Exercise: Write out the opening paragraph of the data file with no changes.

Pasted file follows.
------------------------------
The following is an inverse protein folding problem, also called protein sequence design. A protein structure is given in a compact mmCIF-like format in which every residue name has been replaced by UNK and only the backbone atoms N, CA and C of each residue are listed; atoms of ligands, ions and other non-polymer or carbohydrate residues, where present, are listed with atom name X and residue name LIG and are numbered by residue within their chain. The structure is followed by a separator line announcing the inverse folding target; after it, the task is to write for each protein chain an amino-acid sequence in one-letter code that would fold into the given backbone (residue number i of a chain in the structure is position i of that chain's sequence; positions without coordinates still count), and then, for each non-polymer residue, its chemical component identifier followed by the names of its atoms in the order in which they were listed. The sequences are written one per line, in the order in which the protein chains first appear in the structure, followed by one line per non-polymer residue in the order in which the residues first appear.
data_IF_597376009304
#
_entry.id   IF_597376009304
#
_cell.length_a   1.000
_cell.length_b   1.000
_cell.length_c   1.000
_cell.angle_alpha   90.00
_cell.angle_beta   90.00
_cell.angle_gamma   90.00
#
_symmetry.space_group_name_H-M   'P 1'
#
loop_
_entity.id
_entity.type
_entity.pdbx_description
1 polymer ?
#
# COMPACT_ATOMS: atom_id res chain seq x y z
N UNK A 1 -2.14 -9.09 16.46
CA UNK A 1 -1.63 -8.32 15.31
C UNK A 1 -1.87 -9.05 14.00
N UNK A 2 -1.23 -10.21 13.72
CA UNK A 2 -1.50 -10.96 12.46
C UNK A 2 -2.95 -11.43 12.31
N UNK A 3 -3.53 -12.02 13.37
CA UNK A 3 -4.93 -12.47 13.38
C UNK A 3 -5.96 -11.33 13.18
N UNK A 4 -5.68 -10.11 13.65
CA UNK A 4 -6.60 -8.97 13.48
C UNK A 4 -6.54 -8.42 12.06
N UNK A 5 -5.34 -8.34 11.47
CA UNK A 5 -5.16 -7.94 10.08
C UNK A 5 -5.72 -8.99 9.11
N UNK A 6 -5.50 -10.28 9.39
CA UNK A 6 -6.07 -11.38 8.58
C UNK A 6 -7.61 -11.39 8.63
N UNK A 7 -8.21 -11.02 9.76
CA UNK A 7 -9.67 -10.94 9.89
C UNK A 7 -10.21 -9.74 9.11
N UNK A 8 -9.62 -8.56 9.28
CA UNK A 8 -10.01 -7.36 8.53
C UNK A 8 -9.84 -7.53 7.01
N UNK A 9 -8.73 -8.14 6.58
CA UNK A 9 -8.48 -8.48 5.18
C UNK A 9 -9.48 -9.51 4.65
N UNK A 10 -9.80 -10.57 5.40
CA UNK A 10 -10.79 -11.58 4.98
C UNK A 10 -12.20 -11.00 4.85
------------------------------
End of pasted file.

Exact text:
The following is an inverse protein folding problem, also called protein sequence design. A protein structure is given in a compact mmCIF-like format in which every residue name has been replaced by UNK and only the backbone atoms N, CA and C of each residue are listed; atoms of ligands, ions and other non-polymer or carbohydrate residues, where present, are listed with atom name X and residue name LIG and are numbered by residue within their chain. The structure is followed by a separator line announcing the inverse folding target; after it, the task is to write for each protein chain an amino-acid sequence in one-letter code that would fold into the given backbone (residue number i of a chain in the structure is position i of that chain's sequence; positions without coordinates still count), and then, for each non-polymer residue, its chemical component identifier followed by the names of its atoms in the order in which they were listed. The sequences are written one per line, in the order in which the protein chains first appear in the structure, followed by one line per non-polymer residue in the order in which the residues first appear.